Re: Kerkut (was: Re: A case for Christianity that does use ID orYEC arguments)

From: Gary Collins <>
Date: Wed Feb 04 2004 - 09:02:22 EST

On Tue, 3 Feb 2004 21:21:45 -0000, Michael Roberts wrote:

>Kerkut also kept me from being TE in the 70s but I never ever flirted with
>YEC as I have always been so totally convinced by all geological argument
>for a vast age and contra Wally consider them as proven as any other
>science. However the consequences of denying the age of the earth are not as
>serious as discounting the acceleration due to gravity as it gets rather
>painful if you decide g is 9.81 cm/sec2 rather than 981.

Thanks Michael, Paul and Ted for your feedback on this book. I used to be a
yec (with a small 'y') many years ago, since I had learned that people with
impressive qualifications could hold this view, apparently with sincerity
(I had no reason to believe otherwise). It was only when I started looking
more closely into the issue that I came to learn of the unreliability of (at least
most of) the YEC writers, and read of some things which seemed impossible
to fit into the YEC paradigm, that I changed my mind on this. (Alan Hayward's
books were the ones that first opened my eyes). I, too, see no reason not to accept
the age of the earth, more or less as given, since radioactive dating has been
confirmed to be accurate in archaeological cases, and it seems to me that there
is no reason why it shouldn't also be accurate over the longer timescales.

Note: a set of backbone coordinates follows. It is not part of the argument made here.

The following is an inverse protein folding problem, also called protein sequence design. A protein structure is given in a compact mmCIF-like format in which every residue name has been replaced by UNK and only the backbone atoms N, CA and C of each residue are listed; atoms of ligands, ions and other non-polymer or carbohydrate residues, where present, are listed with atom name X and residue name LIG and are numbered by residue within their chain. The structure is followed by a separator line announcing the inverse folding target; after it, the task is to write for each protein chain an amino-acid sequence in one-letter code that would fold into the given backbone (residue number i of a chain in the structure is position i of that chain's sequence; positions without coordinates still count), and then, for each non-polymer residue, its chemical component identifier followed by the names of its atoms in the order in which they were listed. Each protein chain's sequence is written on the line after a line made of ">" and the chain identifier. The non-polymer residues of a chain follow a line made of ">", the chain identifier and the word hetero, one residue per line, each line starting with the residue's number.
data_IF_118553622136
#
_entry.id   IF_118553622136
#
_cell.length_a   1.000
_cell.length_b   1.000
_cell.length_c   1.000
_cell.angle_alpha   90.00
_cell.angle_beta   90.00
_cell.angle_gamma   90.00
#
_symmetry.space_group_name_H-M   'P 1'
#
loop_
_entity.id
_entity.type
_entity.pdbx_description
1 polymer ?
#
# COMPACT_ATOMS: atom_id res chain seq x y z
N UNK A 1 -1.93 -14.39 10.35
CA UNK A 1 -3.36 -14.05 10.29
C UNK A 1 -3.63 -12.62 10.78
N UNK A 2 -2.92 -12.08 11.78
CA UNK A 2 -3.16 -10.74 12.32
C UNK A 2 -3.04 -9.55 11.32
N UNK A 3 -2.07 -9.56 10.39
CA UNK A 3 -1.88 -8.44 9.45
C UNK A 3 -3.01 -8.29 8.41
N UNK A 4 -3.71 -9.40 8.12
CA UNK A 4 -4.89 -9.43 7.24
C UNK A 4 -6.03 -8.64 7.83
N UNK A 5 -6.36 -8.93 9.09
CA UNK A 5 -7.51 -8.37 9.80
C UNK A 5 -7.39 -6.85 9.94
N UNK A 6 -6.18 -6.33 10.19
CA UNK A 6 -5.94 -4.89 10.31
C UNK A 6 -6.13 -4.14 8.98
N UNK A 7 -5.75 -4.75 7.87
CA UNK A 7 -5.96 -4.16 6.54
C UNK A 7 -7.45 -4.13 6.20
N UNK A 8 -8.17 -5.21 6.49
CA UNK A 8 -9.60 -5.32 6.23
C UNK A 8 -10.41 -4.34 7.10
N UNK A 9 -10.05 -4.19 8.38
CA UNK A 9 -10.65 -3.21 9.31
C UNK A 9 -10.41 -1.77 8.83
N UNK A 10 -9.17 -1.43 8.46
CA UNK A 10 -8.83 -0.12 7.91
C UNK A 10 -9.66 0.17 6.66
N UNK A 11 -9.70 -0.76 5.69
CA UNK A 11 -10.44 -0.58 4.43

It may be out by a few percent, but not enough to make a case for a young
(< 10^4 y) earth. I have found Blocher's work to be some of the most useful
for the theological aspect of the creation issue.

I came across a reference to Kerkut many years ago (memory fails somewhat,
but I don't think it was a YEC source) and I'm pretty sure I once borrowed the
book from my local library. It doesn't seem to be in stock there anymore,
though. I too have heard nothing of him for many years, but something jogged
my memory the other day and I wondered what others thought of his work.
I think I will try to get hold of a copy for myself, maybe amazon or somewhere
will have one. I actually met Kerkut briefly, he was a professor at Southampton
University, where I once embarked on an ill-fated course in medicine. But I
wasn't aware of his book at that time, or else I didn't make the connection,
otherwise I would have asked him directly about his beliefs and his work.
I'm sure I read somewhere that he is/was an atheist. I don't know if he is still
alive now, my memory of him is of a man getting on in years a bit, and that
was <ahem!> years ago.

Thanks again,
Received on Wed Feb 4 04:03:04 2004

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